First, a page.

In general, I try to avoid this topic entirely. It’s so hot button for people and I think that might be part of the overall problem. I guess my thoughts are more on extreme thinking, in that regard, and less about guns in general.
I didn’t grow up with guns so much as I grew up where guns were present. They were locked away and off limits but still, we all knew they were there. My husband grew up with guns a lot more so than I ever did. He has a gun his grandfather made for him, as well as the gun his grandfather made for my husband’s mother. We actually have a number of guns that we next to never shoot, but they’re guns his grandfather made and important to the family. We never asked for them, but when they had to be out of his mother’s house, we took them.
It’s a weird thought, almost. I hate to say I’m a “gun owner”, because I don’t want to be lumped in with those people. I’m nowhere near anti-gun, either. Guns exist, guns are not evil, and with all the right precautions, guns can be a lot of fun. But if I owned no guns? I’d probably never buy one.
The part that gets to me are the two polar opposites of this debate. I see a lot of people, especially veterans, ranting and railing day after day about how Obama is coming for their guns, the liberals are trying to outlaw guns, can’t take these guns dammit I’m a proud American who fought for this great nation! <=All that, right there? First of all, wrong, and second of all-a little worrisome. Only the crazy other side wants no guns at all, and they’re not necessarily any better. And that fanatical love for full and semi-automatic weapons honestly is a bit far for me. This isn’t a rational position, it’s taking suggestions that some guns be regulated, the idea that there be greater accountability to gun owners, dealers, and traders, and turning it into an idiotic victimization of their gun-toting patriotism. Side note: We’re never going to overthrow the government with hunting rifles, sorry, not buying it.
But on the other side, you have a lot of people who don’t understand guns and vilify them. Guns don’t do anything on their own, and to just write off the hunters and enthusiasts as radicals and rednecks is willfully ignorant. Guns are not the problem. The owner of a gun modified to look, well, cool, is no more likely to kill a person just because you’re more scared of his gun’s aesthetics. On top of that, the language we’ve chosen to assign to these scarier weapons isn’t helping. “Assault Rifle” sounds like something you’d assault somebody with, instead of just a different kind of gun, with different capabilities. The ignorance is harmful as it further polarizes a raw and heated debate with fear-based opinions.
The debate needs to happen and something needs to be done, but these are the loudest voices. Saying, “I like guns but we need to reach a middle ground” isn’t a good sound byte. No one’s making a “Share if we should have a reasoned discussion about this because I want to hear your side” jpeg on Facebook that gets a bubillion likes. It gets so frustrating when there’s only extremes being argued. Everyone will talk but no one will listen, they’ve written off the other side before they even met the other side. This “My way or the highway” attitude that resounds through all debates and political spheres in America is poisonous, killing any chance at progress before we even begin.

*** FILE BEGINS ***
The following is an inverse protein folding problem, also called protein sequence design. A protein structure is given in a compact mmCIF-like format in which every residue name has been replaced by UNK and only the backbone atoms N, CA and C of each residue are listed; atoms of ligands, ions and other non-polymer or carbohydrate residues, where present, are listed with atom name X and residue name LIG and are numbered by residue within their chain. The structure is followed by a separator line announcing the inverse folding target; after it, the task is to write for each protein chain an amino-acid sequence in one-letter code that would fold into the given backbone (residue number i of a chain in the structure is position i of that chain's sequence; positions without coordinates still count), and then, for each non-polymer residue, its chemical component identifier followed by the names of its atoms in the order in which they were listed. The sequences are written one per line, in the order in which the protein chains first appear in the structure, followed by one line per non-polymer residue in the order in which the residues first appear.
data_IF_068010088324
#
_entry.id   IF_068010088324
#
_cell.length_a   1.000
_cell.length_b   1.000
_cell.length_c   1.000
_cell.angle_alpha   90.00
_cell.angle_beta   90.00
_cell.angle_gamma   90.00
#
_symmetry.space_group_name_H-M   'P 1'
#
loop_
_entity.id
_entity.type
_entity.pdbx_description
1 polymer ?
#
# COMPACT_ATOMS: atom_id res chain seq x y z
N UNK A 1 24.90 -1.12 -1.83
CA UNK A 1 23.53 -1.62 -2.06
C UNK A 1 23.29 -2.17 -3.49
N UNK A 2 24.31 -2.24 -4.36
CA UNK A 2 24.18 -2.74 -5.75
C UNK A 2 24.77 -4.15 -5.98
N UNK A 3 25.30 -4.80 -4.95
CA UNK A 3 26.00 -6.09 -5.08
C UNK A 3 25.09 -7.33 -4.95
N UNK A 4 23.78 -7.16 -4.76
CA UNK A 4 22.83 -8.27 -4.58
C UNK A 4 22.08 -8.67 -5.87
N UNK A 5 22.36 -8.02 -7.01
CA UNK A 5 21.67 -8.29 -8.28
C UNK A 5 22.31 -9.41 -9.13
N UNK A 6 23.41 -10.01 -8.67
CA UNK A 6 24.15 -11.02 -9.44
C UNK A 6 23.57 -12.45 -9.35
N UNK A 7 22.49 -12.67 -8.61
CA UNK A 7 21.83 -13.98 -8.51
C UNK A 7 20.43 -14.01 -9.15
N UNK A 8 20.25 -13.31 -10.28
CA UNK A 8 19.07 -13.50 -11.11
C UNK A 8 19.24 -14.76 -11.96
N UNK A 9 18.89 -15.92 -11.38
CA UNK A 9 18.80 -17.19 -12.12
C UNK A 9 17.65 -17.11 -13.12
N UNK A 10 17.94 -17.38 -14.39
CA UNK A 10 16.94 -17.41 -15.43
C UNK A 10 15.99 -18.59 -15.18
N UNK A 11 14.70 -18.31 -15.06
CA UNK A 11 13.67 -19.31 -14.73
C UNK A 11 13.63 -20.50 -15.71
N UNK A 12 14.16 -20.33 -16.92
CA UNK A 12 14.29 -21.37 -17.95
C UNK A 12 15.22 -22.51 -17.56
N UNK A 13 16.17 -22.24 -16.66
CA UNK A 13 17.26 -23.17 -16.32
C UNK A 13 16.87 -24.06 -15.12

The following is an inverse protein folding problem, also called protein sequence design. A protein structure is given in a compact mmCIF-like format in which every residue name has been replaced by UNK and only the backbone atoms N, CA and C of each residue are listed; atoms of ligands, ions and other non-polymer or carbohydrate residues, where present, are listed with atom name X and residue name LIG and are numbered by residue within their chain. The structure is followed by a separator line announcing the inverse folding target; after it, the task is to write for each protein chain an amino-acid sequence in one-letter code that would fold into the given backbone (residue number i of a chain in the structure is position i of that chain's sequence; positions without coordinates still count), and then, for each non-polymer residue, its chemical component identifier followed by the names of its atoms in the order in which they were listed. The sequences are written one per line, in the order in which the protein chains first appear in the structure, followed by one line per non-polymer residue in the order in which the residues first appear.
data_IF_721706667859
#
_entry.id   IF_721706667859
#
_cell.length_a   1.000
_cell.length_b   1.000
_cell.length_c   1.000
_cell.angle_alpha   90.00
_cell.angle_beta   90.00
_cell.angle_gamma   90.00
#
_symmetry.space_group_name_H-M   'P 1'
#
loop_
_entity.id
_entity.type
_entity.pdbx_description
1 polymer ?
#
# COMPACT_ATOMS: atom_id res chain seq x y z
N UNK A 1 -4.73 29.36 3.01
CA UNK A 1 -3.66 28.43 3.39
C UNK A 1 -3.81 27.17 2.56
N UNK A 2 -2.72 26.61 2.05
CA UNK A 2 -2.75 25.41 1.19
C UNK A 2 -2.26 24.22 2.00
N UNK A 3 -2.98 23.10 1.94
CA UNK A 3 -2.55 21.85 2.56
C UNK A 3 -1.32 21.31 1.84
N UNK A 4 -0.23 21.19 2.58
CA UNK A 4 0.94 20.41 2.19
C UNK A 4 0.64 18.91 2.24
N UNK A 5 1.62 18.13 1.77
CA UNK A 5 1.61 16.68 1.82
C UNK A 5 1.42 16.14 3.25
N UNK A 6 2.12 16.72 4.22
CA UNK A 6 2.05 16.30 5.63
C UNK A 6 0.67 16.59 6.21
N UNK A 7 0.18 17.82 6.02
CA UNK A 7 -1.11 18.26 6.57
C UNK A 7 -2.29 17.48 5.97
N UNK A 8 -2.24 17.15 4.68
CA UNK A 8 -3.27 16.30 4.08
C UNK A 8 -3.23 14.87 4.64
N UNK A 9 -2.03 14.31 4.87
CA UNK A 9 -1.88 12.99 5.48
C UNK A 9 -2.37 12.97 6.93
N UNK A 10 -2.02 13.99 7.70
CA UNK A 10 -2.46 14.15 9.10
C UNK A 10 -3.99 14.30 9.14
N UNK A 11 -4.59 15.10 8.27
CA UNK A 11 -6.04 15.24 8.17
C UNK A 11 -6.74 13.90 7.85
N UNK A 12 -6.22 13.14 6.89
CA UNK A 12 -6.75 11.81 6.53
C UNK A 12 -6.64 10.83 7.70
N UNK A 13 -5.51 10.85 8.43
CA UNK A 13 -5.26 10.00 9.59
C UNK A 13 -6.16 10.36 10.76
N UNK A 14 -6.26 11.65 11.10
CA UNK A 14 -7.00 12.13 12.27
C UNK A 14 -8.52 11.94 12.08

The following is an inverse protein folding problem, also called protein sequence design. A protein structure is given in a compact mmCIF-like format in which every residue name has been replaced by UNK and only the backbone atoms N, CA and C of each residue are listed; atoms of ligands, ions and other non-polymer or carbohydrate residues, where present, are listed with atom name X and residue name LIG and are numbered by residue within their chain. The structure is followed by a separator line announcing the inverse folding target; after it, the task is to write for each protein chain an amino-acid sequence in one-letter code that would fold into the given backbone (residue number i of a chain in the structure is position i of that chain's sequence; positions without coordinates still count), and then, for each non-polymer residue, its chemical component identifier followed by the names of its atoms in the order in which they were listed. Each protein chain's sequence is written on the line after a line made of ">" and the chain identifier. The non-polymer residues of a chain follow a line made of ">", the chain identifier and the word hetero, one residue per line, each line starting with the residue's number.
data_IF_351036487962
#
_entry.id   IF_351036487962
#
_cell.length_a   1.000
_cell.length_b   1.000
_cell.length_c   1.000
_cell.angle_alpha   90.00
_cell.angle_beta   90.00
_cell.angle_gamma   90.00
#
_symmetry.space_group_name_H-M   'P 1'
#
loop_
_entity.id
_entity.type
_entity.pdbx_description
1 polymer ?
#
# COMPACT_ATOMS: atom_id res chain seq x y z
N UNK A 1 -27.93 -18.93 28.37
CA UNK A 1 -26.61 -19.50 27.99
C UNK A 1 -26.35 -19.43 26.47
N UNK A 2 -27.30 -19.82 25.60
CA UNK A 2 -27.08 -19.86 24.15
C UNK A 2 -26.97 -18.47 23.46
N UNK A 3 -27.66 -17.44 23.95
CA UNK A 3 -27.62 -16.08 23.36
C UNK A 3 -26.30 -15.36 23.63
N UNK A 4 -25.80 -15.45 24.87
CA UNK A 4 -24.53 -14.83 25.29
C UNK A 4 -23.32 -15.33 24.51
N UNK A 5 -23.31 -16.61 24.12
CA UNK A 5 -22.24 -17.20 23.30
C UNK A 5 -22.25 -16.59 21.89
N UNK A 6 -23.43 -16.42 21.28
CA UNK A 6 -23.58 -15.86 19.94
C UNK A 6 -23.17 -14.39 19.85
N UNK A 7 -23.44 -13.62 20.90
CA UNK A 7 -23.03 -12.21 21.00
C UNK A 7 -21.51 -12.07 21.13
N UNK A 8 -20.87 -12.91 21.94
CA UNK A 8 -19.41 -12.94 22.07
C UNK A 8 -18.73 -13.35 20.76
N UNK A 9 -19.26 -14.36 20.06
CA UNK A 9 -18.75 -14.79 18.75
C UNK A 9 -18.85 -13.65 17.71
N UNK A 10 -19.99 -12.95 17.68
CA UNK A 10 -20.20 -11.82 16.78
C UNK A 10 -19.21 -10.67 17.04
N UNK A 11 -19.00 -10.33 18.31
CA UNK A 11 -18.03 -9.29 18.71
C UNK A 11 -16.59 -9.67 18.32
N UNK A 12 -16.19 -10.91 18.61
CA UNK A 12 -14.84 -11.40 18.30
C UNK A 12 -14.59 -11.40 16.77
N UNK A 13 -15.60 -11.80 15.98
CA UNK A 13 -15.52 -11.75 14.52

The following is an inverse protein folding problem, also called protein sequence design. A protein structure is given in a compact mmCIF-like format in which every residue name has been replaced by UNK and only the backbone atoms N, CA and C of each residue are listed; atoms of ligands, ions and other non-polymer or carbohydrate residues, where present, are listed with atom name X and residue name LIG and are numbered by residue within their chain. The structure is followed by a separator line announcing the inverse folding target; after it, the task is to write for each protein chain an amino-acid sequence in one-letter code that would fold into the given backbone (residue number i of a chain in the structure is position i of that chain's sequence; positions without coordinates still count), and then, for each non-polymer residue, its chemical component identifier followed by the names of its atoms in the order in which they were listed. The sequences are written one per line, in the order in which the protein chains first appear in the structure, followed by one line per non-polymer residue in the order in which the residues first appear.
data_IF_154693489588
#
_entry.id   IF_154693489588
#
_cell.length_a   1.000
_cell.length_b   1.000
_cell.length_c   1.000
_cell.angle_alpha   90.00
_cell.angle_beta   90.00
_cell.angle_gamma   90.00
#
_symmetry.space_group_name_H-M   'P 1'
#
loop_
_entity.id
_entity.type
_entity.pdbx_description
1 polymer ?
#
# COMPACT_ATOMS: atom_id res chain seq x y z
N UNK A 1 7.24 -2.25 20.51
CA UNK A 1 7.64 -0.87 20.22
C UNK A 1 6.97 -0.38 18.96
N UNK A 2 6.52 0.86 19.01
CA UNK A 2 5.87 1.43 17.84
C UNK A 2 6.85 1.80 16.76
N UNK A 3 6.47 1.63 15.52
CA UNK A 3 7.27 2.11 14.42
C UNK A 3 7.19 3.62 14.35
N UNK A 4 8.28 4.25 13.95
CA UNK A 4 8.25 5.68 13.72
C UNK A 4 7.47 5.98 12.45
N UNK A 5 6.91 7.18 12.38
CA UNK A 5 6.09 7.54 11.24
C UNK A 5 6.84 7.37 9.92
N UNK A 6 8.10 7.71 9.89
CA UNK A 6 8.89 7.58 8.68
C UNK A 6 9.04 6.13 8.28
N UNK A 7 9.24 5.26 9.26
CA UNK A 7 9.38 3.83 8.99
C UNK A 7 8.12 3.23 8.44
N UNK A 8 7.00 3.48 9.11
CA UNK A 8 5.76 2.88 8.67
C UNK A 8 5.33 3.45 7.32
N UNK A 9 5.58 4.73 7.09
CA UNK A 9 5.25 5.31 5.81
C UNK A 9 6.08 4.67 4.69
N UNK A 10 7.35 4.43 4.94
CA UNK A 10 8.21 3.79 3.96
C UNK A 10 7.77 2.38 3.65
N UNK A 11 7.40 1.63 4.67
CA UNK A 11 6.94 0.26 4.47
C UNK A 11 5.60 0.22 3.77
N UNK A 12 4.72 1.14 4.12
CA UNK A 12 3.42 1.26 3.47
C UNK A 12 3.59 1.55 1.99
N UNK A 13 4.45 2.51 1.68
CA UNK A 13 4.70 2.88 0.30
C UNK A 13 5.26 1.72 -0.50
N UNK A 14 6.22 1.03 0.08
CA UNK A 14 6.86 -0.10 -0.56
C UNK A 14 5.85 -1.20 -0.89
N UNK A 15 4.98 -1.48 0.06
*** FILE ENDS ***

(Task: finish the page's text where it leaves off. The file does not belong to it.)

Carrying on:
Nobody has the answers but everyone in charge of trying to find them won’t admit that. But I feel like that’s where we have to start, be it guns, healthcare, the economy, education or this perpetual war. We need to admit that nobody has the answer but if we fairly examine the best ideas, we can being to try. If we try solutions, weed out the weak, and keep improving, maybe eventually we’ll start to see resolutions and progress. But I fear this polarization, this poison, is so deep in the heart of all things American that we’re spiraling and losing latitude, while everybody in the cockpit slaps each other and yells about whose fault it is instead of pulling up.
These mass killings were done by people. People who fell through the cracks or were messed up or were just bad. Guns aren’t to blame. Mental illness isn’t to blame. Video games, violent movies, and rock and roll have never made anyone shoot up a mall or theater or school. Stop trying to find something tangible and real that you can plaster a picture up of and make a law about. We’ve tried that and it’s not working. It’s time to talk about what will work.
And last, hug your children. Love your children and teach them to love others. Tell them they are responsible for every word they say and every action they take. If they choose to hurt someone with words or actions, they don’t get to pawn the responsibility off on a movie or cartoon. They did that. They are to blame. It sucks, but you have to take responsibility for you as well. Not everybody’s happy ending works out, but at the end of the day, we get to define ourselves. We get to decide what we make of what we have, how we push ourselves, how we grow. Stop blaming others and start stepping up. If we are to lead our little ones into a better future, it starts with teaching them strength and love, but we have to show them how.